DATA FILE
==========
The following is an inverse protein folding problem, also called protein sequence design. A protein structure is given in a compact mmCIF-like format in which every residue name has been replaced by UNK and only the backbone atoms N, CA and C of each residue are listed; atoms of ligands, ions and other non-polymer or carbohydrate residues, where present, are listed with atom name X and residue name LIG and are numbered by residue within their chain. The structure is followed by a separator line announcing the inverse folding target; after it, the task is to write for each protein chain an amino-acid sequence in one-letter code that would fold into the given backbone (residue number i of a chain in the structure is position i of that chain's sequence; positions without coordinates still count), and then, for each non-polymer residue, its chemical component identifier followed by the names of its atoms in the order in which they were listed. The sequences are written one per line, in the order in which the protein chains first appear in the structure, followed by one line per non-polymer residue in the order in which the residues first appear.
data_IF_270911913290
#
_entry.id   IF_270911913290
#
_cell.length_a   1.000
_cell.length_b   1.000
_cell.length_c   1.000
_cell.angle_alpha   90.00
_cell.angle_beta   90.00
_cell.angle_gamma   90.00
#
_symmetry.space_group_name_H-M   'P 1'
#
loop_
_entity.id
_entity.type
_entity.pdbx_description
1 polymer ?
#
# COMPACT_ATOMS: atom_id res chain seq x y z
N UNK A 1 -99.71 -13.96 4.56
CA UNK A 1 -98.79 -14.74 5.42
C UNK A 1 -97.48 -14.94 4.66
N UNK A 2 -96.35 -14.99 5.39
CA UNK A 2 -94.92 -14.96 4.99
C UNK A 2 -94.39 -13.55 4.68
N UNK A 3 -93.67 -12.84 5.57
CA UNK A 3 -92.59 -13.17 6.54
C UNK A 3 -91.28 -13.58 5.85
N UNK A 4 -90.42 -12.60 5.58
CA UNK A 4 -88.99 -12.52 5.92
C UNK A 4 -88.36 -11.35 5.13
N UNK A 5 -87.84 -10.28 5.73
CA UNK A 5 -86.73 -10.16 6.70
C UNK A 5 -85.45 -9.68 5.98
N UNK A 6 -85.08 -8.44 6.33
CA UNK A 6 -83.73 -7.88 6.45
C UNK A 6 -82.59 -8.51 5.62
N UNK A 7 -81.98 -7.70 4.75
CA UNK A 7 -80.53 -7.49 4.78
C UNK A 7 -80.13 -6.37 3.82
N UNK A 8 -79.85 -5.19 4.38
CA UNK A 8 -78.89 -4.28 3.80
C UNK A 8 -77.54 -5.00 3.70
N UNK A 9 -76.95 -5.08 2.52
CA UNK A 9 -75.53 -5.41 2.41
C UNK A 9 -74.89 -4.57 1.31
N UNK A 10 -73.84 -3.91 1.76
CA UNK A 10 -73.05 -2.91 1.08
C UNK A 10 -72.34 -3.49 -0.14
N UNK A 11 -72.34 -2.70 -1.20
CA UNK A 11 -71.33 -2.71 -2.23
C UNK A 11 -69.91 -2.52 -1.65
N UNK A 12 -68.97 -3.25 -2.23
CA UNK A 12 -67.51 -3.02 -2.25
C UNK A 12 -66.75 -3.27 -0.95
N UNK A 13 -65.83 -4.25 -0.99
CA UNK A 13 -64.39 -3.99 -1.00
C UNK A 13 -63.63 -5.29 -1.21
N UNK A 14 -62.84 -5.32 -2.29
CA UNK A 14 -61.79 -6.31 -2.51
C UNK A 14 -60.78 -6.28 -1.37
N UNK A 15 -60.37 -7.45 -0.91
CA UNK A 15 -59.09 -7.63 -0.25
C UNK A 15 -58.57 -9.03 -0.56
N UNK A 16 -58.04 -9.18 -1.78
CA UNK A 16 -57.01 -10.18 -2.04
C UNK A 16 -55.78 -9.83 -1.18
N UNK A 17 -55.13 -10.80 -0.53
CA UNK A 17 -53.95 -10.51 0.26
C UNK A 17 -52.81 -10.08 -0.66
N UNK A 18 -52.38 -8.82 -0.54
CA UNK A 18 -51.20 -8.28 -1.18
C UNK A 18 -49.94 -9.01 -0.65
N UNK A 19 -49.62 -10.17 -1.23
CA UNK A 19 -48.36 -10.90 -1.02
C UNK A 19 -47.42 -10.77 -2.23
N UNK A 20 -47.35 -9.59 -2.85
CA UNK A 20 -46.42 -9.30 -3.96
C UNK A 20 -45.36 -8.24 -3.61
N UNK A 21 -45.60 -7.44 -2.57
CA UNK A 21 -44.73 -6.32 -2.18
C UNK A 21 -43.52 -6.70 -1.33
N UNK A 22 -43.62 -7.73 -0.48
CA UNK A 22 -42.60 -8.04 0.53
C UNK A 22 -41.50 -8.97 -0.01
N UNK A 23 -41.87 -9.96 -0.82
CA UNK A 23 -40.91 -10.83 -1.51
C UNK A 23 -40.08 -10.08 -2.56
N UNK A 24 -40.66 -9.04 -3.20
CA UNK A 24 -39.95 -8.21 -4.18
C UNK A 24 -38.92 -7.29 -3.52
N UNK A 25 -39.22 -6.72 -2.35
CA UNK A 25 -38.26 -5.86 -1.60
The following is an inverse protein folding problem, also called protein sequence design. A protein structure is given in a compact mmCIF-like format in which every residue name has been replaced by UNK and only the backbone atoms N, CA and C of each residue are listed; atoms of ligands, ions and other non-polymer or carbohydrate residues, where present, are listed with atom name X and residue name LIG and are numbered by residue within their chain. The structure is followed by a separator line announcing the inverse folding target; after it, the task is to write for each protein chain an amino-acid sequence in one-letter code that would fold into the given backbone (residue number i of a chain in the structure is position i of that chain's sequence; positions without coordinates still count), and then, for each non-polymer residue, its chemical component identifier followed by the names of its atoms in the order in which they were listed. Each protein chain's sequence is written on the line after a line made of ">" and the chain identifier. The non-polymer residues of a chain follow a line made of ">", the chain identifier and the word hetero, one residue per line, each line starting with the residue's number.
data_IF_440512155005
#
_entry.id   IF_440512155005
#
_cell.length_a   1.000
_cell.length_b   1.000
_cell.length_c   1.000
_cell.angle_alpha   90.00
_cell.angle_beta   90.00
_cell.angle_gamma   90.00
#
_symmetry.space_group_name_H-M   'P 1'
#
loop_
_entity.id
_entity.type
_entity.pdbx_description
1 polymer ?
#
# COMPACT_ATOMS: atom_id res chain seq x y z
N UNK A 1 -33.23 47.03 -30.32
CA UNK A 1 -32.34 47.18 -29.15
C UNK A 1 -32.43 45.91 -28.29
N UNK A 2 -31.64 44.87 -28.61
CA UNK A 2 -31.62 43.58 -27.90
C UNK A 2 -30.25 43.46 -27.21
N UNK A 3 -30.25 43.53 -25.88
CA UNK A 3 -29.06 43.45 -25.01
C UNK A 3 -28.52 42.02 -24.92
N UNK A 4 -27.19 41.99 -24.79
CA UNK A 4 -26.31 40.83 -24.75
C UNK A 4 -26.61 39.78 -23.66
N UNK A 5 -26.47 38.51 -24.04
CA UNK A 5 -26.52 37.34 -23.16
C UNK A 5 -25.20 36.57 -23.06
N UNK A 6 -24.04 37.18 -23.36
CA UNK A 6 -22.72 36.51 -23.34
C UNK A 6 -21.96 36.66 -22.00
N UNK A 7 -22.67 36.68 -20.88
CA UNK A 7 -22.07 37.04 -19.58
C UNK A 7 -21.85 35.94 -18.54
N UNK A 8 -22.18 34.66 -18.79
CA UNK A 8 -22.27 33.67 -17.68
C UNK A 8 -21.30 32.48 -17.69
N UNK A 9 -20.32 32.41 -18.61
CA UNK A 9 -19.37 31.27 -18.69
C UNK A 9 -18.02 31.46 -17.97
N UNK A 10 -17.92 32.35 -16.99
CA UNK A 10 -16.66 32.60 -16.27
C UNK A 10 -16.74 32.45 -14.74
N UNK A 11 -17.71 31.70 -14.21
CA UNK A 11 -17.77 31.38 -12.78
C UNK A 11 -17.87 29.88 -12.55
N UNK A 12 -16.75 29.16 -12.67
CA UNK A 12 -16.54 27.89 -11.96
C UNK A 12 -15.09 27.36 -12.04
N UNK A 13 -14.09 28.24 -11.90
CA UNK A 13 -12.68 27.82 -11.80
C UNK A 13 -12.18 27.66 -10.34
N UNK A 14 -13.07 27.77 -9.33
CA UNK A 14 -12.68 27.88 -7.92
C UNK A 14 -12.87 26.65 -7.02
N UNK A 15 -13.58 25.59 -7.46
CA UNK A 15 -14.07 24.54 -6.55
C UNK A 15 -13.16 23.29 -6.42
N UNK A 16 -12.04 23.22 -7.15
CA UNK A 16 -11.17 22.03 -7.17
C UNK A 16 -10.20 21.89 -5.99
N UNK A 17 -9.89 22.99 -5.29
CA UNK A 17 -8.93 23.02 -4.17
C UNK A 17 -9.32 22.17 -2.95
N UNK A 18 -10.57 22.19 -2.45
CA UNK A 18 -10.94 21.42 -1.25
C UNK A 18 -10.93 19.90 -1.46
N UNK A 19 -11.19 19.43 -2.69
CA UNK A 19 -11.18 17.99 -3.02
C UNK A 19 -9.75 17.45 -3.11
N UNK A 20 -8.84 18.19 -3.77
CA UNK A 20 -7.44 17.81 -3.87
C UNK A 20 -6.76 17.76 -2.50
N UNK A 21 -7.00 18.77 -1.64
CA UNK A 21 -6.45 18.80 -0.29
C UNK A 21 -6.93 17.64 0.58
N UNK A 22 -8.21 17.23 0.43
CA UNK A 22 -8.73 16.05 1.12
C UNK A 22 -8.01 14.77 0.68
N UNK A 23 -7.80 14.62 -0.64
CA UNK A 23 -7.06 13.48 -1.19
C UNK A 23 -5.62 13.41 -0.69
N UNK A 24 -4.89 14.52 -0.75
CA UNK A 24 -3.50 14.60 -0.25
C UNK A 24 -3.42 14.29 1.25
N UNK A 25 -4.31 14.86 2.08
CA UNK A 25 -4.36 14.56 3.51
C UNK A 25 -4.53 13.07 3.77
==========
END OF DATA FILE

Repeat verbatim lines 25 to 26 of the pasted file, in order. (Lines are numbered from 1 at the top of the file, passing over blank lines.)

N UNK A 2 -96.35 -14.99 5.39
CA UNK A 2 -94.92 -14.96 4.99